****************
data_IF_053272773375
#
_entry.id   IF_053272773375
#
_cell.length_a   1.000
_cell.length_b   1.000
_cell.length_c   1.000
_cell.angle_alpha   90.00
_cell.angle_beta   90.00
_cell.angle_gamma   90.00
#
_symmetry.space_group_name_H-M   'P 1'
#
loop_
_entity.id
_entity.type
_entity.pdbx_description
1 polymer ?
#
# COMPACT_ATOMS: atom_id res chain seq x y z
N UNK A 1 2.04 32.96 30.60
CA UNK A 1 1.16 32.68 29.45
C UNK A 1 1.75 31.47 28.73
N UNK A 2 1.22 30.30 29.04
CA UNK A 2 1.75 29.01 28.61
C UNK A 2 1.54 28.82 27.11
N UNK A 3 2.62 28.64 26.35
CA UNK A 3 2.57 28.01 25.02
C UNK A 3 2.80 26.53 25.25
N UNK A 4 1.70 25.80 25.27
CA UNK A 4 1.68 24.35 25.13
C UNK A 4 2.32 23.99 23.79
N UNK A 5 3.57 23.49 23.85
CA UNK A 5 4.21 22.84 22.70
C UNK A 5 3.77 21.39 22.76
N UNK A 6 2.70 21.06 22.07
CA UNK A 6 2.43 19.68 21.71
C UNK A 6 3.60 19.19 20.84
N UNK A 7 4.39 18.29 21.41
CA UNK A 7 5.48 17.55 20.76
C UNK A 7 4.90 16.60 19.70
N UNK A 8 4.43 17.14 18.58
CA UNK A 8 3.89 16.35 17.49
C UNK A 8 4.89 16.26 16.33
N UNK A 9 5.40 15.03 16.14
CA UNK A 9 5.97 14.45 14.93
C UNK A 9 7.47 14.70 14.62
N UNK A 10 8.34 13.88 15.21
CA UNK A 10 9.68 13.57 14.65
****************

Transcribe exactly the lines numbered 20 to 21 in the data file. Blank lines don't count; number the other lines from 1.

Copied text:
# COMPACT_ATOMS: atom_id res chain seq x y z
N UNK A 1 2.04 32.96 30.60